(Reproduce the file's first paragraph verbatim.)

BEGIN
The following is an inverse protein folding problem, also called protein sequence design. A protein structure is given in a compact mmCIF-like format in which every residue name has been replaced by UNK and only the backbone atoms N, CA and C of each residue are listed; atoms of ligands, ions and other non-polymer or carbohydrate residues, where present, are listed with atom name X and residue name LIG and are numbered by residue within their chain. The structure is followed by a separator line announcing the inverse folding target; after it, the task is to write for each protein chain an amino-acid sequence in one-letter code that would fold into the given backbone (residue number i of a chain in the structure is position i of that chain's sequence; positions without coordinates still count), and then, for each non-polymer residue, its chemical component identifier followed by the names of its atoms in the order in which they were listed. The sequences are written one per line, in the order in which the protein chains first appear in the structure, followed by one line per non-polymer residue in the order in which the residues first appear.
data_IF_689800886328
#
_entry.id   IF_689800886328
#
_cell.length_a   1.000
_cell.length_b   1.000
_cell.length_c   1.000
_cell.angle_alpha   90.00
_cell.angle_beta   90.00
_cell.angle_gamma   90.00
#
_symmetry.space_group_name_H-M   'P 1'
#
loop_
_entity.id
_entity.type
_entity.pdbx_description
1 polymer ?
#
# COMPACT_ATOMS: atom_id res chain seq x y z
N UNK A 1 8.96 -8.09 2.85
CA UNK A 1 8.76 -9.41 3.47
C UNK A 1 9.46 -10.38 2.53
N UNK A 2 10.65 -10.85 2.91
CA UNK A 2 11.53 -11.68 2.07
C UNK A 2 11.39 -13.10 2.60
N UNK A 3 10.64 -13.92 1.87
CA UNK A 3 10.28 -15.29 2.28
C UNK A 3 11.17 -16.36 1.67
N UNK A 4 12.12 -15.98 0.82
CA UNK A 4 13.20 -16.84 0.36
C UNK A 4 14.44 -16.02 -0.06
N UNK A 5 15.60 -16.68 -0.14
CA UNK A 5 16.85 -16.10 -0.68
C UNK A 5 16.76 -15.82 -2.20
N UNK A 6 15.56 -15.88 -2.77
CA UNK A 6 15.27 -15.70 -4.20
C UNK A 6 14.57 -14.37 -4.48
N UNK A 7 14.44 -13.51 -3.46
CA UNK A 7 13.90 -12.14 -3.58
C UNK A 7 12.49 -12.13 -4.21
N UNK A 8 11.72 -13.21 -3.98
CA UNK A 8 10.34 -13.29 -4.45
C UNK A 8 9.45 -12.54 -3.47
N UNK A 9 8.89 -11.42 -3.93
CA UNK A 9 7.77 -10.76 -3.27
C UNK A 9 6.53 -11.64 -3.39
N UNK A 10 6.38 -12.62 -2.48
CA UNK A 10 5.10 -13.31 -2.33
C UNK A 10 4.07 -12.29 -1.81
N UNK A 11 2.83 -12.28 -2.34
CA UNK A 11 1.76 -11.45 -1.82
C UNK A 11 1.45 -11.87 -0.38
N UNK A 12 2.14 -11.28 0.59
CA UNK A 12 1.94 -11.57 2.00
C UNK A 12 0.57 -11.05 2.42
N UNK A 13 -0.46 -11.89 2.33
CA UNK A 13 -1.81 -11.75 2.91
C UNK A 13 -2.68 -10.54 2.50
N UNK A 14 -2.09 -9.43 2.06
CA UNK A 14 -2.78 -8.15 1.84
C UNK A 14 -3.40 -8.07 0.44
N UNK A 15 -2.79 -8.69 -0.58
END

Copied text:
The following is an inverse protein folding problem, also called protein sequence design. A protein structure is given in a compact mmCIF-like format in which every residue name has been replaced by UNK and only the backbone atoms N, CA and C of each residue are listed; atoms of ligands, ions and other non-polymer or carbohydrate residues, where present, are listed with atom name X and residue name LIG and are numbered by residue within their chain. The structure is followed by a separator line announcing the inverse folding target; after it, the task is to write for each protein chain an amino-acid sequence in one-letter code that would fold into the given backbone (residue number i of a chain in the structure is position i of that chain's sequence; positions without coordinates still count), and then, for each non-polymer residue, its chemical component identifier followed by the names of its atoms in the order in which they were listed. The sequences are written one per line, in the order in which the protein chains first appear in the structure, followed by one line per non-polymer residue in the order in which the residues first appear.